With Harley-Davidson, Burns was able to show his talent outside of his native California. On July 4, 1919, Burns made his first appearance on the East Coast, riding a national meet in Baltimore. Burns, who rode in an unusual style by hugging the inside rail around the circuit, won a five-mile solo race as well as a sidecar event. The Baltimore performance set him on the road to gaining a reputation as one of the country's best racers. Burns spent much of the summer of 1919 on a winning streak in Midwest races and even gave the legendary Gene Walker a serious challenge in Atlanta, something no rider had been able to do against the South's almost unbeatable rider.

In the final major race of the 1919 season, Burns earned the 100-mile national championship by edging out Ralph Hepburn by mere inches on the board track at Sheepshead Bay, New York.

Burns shocked the motorcycling community by signing with the Indian factory for the 1920 season. In those days the rivalry between Harley-Davidson and Indian was so intense that it was rare for a rider to make the switch from one factory team to the other. Burns felt he was playing second fiddle to the more established stars of the Harley team and was promised the best available equipment by Indian.

It didn't take long for Burns to prove his worth to Indian. He took home the very first national title of the 1920 season, winning the 25-mile national at Ascot Park in Los Angeles. According to magazine reports of the day many of the estimated 15,000 spectators on hand flooded the track and carried Burns on their shoulders, cheering until they were hoarse. Burns was indeed one of the most popular riders of his day.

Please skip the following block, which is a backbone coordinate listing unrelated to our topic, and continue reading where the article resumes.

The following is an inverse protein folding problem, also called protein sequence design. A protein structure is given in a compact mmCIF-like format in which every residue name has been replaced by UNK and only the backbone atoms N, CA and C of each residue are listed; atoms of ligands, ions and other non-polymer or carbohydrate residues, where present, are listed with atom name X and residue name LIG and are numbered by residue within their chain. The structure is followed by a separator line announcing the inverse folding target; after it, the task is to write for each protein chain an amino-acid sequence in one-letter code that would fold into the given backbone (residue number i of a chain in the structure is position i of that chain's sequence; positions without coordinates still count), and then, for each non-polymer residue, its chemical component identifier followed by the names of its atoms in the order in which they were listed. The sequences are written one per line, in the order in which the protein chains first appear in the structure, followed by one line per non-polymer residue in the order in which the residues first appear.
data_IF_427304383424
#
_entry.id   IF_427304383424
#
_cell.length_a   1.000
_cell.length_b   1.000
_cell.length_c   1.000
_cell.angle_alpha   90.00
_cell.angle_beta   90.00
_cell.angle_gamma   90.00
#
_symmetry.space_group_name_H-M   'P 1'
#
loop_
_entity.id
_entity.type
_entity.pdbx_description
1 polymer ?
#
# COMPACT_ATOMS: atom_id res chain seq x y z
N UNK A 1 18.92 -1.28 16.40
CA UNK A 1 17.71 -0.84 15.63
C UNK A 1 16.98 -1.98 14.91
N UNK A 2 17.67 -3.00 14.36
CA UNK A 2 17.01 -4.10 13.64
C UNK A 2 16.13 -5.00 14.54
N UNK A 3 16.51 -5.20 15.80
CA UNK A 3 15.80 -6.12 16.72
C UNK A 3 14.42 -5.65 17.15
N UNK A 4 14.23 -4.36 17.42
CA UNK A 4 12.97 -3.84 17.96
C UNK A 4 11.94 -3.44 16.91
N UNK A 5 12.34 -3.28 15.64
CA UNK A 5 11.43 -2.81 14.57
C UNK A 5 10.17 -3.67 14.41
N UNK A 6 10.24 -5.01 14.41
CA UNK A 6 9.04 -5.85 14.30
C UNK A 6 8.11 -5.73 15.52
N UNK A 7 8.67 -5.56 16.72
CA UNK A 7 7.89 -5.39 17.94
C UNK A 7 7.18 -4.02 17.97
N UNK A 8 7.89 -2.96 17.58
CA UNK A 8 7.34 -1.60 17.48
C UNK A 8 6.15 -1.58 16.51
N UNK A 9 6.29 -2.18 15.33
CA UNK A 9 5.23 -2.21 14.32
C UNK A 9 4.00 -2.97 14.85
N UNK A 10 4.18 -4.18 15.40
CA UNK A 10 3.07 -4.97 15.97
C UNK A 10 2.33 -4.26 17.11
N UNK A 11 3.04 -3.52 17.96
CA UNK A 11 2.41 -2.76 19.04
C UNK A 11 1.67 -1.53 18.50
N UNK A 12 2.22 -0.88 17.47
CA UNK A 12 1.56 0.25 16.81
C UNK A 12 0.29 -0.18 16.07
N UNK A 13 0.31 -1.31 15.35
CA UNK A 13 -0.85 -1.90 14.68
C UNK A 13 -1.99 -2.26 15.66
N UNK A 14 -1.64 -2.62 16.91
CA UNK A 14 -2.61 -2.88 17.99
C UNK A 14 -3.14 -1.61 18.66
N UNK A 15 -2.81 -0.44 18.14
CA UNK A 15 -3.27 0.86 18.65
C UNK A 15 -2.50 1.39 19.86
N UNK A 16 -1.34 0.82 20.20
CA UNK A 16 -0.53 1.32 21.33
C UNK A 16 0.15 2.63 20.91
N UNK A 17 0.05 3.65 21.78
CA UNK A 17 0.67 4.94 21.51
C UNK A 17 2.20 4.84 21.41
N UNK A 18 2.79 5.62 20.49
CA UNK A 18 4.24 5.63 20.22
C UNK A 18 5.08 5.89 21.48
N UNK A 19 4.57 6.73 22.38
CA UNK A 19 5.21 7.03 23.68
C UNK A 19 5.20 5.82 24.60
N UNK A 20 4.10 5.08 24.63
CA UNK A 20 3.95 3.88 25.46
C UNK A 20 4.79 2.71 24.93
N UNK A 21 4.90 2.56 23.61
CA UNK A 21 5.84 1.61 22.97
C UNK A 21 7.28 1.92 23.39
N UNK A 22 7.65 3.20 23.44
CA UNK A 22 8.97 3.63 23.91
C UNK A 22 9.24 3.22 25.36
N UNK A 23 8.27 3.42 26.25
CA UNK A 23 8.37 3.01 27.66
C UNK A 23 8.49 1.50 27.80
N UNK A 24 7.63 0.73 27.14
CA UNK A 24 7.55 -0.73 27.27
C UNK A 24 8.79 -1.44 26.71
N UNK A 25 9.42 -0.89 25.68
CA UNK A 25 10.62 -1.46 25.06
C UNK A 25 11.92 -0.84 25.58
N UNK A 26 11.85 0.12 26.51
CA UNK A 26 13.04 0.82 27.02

Only a series of mechanical failures kept Burns from winning the big national races at Dodge City, Kansas, and Marion, Indiana, in 1920. Burns led major portions of both races before being forced to drop out at Dodge City with stripped cam gear and with a broken oil line at Marion. Burns came back to win the five-mile solo championship race in Denver in September of that year.

Burns opened the 1921 season with a spectacular win on the new 1.25-mile board track in Beverly Hills, California. After having won the first race of the day, Burns crashed heavily in the next event, resulting in his hands and arms being a bloody mass of large splinters. The day's racing proceeded with Burns apparently out with his injuries. Before the final event of the day the large crowd came to its feet when it was announced that Burns would attempt to race. He borrowed a machine and rode with bandages covering him from his fingertips to shoulders. Early in the race it appeared that Burns was content to simply ride mid-pack in the draft of the other riders. On the last lap Burns made his move and went high on the final turn and sped down the steep banking to win the race in one of the sport's most dauntless performances. Later, a cartoon strip in a motorcycle magazine showed a bandaged from head-to-toe Burns racing in front of admiring fans shouting his praises.

On August 14, 1921, Burns tragically lost his life in a racing accident in Toledo, Ohio. Coming out of a turn, Burns ran into the back of Ray Weishaar's bike. The impact sent Burns into the railing and he later died of massive head injuries. Sadly, Burns' fiancée, Genevieve Moritz, had come to Toledo to deliver a birthday gift and stayed to watch the race and witnessed the fatal accident. Motorcycling deeply mourned the loss of Burns. Numerous tributes were written about him for weeks after the accident.

He was inducted into the AMA Motorcycle Hall of Fame in 1998.